This study contributes to the overall field of policy implementation, especially the implementation of contested interventions like community-based accountability. It highlights the importance of “problematization” as dimension not included in most currently popular frameworks to study the uptake and spread of innovations in the health system. It points not only to the importance of diverse perspectives present among individuals at different positions in the organization, but equally importantly the need for spaces and process of collective sense-making to ensure that a contested policy intervention is integrated into a complex system. Given the emergence of divergent ways of understanding a situation, it follows that the same intervention might be assessed differently by different groups of actors in the same setting depending on their underlying problematization. This points to the importance of assessing the innovation–system fit (which is a dynamic construct) rather than the static and stand-alone characteristics of an innovation. Further, in situations where multiple perspectives arise, the perspective that dominates depends on the various institutional resources that particular groups can deploy.

Secondly, we have pointed out the importance of having spaces or the institutional environment to enable these deeper differences to be worked on and sorted out. We show that especially in hierarchical systems, where these spaces and the environment for discussion and debate do not exist or are limited, implementation depends more on individuals in key positions of power (and their particular problematizations) rather than on an institutional-level consensus and understanding.

This situation of dissonances, especially in postcolonial and transitional settings, in which there is the likely persistence of multiple institutional governance regimes with states transitioning from welfare to neo-liberal regimes, makes it essential to have the presence of spaces, processes, and environments to discuss and debate these deeply divergent perspectives. In the absence of such spaces, i.e., in the context of disconnects, the integration of innovation into health systems is likely to remain unstable. What also emerges from our research is that processes of adoption and integration of innovations in health systems are not one-time processes that depend on any inherent or stable characteristics of either the innovation or the adoption unit (embedded as it is in the larger health system, which in turn is embedded in the macro context). The implementation and integration of complex interventions, like the CAH in Tamil Nadu, represent a dynamic process. This brings to the fore the fact that implementation of and the subsequent integration of such complex interventions requires constant effort and cannot be taken for granted, even if present on policy agendas. This is especially so in the case of such innovations that entail fundamental changes at the level of problematization of issues.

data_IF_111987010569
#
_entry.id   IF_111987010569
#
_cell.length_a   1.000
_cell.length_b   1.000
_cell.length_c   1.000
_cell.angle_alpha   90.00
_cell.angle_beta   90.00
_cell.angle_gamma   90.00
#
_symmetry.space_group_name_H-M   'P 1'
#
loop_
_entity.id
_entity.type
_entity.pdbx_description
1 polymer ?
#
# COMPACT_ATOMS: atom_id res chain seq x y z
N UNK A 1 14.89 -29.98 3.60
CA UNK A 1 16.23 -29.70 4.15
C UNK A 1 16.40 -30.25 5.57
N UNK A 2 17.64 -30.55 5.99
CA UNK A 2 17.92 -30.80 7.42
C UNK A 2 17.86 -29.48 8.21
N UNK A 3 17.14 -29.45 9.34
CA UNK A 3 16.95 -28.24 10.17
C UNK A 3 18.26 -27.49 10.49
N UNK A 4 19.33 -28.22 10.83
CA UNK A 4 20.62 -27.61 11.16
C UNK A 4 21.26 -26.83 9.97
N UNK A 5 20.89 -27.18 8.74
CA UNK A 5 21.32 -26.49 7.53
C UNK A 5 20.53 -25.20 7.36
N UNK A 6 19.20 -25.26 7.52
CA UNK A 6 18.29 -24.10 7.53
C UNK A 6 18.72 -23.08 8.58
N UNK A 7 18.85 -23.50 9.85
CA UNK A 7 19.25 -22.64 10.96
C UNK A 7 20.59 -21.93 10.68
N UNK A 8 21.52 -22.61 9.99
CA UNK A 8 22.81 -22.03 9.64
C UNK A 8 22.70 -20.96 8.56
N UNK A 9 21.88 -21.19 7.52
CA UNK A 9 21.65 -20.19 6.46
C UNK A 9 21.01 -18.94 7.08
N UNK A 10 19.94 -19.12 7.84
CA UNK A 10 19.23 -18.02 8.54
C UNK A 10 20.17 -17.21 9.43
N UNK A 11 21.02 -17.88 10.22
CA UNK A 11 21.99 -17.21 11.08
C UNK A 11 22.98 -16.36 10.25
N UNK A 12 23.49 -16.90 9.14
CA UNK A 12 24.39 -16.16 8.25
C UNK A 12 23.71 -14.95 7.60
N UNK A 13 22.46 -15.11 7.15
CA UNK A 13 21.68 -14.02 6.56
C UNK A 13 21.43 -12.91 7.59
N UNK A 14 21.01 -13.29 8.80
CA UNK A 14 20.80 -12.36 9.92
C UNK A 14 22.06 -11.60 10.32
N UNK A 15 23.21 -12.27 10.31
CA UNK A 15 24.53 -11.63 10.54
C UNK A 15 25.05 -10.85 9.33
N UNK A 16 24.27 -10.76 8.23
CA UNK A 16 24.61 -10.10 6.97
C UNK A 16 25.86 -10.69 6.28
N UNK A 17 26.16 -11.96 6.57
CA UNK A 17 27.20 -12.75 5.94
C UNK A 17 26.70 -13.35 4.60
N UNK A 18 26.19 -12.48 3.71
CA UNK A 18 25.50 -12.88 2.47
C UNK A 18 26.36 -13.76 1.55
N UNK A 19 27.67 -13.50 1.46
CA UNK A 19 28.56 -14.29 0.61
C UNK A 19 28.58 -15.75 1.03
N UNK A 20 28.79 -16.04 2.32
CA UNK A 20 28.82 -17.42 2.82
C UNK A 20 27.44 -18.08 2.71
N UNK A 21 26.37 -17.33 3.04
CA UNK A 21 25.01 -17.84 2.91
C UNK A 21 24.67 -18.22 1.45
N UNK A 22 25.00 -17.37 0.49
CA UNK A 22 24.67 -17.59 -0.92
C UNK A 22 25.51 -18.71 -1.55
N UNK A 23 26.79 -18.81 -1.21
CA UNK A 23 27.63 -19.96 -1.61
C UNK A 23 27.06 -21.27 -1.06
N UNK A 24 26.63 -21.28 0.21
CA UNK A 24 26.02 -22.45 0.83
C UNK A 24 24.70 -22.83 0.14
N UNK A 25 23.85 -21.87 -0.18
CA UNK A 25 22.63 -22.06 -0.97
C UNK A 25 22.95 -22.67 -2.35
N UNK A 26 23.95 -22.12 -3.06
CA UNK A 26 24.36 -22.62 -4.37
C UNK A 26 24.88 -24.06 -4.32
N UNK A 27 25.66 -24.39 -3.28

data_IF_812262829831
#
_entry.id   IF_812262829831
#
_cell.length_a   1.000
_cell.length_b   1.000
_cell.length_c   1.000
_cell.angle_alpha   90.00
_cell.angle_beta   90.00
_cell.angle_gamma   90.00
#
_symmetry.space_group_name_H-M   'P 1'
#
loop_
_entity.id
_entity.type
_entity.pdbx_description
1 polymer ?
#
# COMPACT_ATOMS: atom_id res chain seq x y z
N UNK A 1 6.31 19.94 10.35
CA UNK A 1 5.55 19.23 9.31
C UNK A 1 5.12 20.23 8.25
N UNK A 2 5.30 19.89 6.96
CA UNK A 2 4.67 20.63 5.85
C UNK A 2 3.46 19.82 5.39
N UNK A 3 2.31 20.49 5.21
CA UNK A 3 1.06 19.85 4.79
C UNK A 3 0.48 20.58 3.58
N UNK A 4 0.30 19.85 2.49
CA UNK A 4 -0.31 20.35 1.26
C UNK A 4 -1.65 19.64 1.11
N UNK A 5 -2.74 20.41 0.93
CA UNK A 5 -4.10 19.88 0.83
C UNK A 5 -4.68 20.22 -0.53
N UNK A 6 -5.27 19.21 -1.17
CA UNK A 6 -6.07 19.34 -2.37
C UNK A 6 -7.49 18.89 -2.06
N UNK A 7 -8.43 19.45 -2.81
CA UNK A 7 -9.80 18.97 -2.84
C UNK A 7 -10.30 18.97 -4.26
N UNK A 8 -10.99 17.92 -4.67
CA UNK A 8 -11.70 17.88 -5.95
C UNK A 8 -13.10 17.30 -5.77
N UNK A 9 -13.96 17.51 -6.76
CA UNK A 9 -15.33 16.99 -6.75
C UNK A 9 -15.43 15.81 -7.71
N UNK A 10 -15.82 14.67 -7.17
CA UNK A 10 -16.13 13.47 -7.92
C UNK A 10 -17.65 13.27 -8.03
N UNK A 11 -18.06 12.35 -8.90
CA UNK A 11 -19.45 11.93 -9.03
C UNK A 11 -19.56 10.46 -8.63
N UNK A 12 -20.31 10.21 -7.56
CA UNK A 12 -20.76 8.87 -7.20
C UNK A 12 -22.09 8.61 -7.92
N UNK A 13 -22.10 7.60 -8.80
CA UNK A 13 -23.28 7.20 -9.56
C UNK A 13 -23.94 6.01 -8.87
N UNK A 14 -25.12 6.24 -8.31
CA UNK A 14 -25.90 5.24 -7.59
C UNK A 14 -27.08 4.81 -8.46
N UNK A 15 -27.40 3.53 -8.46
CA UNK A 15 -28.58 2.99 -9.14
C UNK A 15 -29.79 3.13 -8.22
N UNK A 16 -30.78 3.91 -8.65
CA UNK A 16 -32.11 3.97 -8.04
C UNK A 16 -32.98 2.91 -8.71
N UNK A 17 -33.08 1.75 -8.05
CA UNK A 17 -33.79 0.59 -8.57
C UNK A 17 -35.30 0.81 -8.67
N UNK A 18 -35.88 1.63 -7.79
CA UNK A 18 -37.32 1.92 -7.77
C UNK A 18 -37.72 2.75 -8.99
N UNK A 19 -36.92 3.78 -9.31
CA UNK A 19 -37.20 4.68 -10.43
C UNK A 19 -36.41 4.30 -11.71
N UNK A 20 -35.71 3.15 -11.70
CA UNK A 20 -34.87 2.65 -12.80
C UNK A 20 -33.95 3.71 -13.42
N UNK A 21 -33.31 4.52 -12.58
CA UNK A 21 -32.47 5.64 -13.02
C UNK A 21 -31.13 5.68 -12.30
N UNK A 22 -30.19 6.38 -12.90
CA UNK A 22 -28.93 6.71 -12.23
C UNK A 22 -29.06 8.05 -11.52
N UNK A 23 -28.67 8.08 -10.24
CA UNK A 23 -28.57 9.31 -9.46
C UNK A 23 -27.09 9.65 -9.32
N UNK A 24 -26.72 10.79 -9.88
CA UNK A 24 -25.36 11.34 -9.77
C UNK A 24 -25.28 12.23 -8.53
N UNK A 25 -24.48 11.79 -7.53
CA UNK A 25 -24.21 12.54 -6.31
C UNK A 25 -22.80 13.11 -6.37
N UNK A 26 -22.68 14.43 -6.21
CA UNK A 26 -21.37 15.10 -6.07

Availability of data and materials

Given that this is qualitative interview and that we have assured the interviewees of confidentiality, especially given the sensitive nature of the material - it will be available only on request, under special circumstances after clearing with the ethics committee / authors group.



Advisory Group on Community Action


Community Action for Health


Directorate of Public Health and Preventive Medicine


Jan Swasthya Abhiyan (the Indian Chapter of the People’s Health Movement)


Memorandum of Understanding


National Rural Health Mission


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The research work was conducted as part of the PhD program being pursued by Rakhal Gaitonde in the Department of Public Health and Clinical Medicine, Umea University as well as his work with the Centre for Technology and Policy, Indian Institute of Technology Madras, India. Funding was given by a doctoral fellowship from the Swedish Center Party Donation for Global Health Research Collaboration. Open access funding provided by Umea University.

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RG, AKH and MSS conceptualised and designed the study, RG did the data collection and initial analysis, RG, AKH and MSS contributed to the analysis. RG wrote the first draft and AKH and MSS contributed to the revision and finalization of the draft. All authors have read and approved the final manuscript.

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Correspondence to Rakhal Gaitonde.

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Gaitonde, R., San Sebastian, M. & Hurtig, AK. Dissonances and disconnects: the life and times of community-based accountability in the National Rural Health Mission in Tamil Nadu, India. BMC Health Serv Res 20, 89 (2020).